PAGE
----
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A Cambridge view on the new build decision

last modified May 07, 2014 10:54 AM

Dr Simon Taylor, University Lecturer in Finance at Cambridge Judge Business School and is Director of the University of Cambridge Master of Finance (MFin) degree, has written a blogpost in response to the decision about Hinkley Point: http://www.simontaylorsblog.com/2013/10/24/escaping-technological-lock-in-by-swallowing-your-pride-french-versus-british-nuclear-policy/

- CNEC's response, written by Tony Roulstone:

After more than six years of preparation, it is very good news that the Government has agreed with EDF Energy and  its other investors the commercial terms  for the first of what should be a number of new nuclear reactors in the UK. These are required to replace the older nuclear power stations built in the 1960s and 1970s which have provided base-load power for many years and have reached the end of their useful lives.

 The deal will be subject to agreement by the EU under state aid rules, but it should provide the basis to start construction early in 2014. This first station at Hinkley Point in Somerset will take ten years to complete and it will generate about 7% of UK electricity. Though the reactors and much of the equipment will come from abroad, there will be large number of construction jobs for the next  decade in the UK. A follow-on project at Sizewell in Suffolk will probably be approved two or three years later. Also, the deal will encourage Hitachi with it Horizon nuclear power subsidiary in the UK to step up efforts to establish their ABWR in  the UK.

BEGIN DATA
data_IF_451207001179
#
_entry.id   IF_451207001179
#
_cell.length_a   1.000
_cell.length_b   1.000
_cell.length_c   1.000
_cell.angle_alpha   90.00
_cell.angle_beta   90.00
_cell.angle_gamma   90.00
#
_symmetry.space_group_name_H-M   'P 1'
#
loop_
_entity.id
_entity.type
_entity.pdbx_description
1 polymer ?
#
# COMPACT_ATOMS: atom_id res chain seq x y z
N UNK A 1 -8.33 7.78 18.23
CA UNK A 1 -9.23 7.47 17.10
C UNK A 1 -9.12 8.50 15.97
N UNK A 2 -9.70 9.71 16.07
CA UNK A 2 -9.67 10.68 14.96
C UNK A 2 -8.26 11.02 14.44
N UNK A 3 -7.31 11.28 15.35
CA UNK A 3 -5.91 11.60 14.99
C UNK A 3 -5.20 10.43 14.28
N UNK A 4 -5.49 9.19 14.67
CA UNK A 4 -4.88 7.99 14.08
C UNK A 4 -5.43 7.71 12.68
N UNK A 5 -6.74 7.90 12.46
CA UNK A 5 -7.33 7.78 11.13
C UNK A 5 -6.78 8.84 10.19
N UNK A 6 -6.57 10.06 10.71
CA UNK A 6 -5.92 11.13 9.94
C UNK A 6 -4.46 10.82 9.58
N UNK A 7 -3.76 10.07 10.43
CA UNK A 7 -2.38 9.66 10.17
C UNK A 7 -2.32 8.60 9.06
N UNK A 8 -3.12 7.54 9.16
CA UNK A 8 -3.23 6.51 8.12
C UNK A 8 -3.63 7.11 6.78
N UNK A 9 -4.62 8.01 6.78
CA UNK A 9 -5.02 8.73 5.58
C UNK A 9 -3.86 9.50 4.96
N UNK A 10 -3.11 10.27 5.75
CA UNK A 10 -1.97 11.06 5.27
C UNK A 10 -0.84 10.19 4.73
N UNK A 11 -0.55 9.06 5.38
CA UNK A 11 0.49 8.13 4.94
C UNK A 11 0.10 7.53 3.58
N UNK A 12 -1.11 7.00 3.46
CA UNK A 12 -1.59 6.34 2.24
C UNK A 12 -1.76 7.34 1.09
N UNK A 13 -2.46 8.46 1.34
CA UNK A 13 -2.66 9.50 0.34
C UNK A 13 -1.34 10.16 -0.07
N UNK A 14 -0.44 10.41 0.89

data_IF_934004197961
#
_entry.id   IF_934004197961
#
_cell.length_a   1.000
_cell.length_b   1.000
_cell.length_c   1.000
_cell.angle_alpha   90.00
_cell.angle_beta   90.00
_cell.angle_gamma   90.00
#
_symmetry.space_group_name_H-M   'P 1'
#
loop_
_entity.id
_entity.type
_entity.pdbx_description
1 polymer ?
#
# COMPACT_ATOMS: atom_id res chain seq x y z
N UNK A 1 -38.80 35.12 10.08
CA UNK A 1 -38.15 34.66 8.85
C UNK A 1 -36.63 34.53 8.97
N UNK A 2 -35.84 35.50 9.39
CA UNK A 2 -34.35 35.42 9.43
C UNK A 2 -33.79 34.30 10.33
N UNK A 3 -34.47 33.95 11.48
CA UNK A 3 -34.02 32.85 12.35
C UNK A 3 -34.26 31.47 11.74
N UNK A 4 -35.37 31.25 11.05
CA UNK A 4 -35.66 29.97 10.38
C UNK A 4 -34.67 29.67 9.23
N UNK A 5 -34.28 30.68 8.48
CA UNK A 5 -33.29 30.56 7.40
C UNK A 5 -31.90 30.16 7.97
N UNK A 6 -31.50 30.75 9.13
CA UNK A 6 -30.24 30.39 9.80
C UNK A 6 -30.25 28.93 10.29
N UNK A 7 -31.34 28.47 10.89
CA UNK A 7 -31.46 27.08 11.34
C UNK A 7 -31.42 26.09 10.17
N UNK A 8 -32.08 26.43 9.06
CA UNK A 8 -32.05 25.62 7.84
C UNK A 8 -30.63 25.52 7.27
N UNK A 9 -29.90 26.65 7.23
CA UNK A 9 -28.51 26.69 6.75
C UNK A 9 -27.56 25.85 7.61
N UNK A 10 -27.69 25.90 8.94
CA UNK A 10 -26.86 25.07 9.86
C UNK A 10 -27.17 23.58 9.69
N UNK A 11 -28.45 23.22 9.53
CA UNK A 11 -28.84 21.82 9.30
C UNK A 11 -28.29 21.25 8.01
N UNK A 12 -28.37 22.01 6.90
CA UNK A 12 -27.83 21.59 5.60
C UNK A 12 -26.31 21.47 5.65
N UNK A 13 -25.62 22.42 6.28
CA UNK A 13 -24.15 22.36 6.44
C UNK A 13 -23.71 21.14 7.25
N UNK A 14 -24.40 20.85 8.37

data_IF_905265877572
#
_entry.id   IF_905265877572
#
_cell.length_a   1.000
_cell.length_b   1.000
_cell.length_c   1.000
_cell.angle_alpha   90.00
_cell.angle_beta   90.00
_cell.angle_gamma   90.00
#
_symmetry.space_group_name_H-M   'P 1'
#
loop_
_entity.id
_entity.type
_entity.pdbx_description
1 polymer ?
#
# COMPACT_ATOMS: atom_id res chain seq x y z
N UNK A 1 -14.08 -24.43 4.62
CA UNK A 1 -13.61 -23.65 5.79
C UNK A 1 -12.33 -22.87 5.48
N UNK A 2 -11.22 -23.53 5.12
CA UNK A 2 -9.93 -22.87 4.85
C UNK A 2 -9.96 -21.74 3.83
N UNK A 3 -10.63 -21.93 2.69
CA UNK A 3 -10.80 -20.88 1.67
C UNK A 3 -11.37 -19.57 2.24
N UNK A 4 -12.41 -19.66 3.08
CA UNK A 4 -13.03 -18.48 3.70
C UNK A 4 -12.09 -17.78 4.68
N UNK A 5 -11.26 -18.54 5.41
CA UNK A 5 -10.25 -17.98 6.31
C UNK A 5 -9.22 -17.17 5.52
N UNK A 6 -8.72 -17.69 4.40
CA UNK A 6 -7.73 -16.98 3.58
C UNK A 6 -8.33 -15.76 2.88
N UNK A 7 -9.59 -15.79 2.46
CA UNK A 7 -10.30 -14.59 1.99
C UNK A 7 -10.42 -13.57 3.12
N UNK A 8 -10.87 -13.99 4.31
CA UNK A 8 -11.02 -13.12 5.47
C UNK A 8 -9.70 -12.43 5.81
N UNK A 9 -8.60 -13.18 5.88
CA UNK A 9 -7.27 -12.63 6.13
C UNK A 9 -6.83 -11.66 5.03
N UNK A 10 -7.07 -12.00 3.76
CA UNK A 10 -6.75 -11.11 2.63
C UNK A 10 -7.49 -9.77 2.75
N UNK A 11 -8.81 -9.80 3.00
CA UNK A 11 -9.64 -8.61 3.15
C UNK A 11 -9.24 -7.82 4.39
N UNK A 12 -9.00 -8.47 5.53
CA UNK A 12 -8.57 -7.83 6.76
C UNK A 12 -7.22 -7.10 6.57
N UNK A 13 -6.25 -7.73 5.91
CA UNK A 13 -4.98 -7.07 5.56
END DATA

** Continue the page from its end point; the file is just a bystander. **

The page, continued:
The wholesale strike price of £92.50 under the Government new and as yet unapproved Energy Market Reform Bill, is much higher than current market values. The price is competitive with other low-carbon sources of electricity such as wind and solar. If one thinks, as the Government does, that gas prices will rise this strike price will turn out be to be good bet. If world gas prices have peaked and they either fall, or continue at the current level, there will be pressure on the Government to  explain what will be seen in the future as a subsidy for nuclear.

 Because of the timescale of  nuclear projects  the EDF Energy decision will have no effect on  the looming energy squeeze in the next few years in the UK. As large volumes of coal –fired power stations are forced off the grid in the next 2 years by the EU sulphur emissions limits, capacity margins will be cut to 2-4%. Uncertainty about wholesale power prices has also led to the closure or mothballing of gas powered generation making the situation worse. As the only new generating plants that can be built in time are gas generators, the continuing energy policy  uncertainty is making the energy shortage worse, and ensuring that some  sort of energy rationing will be required in the next  few years.

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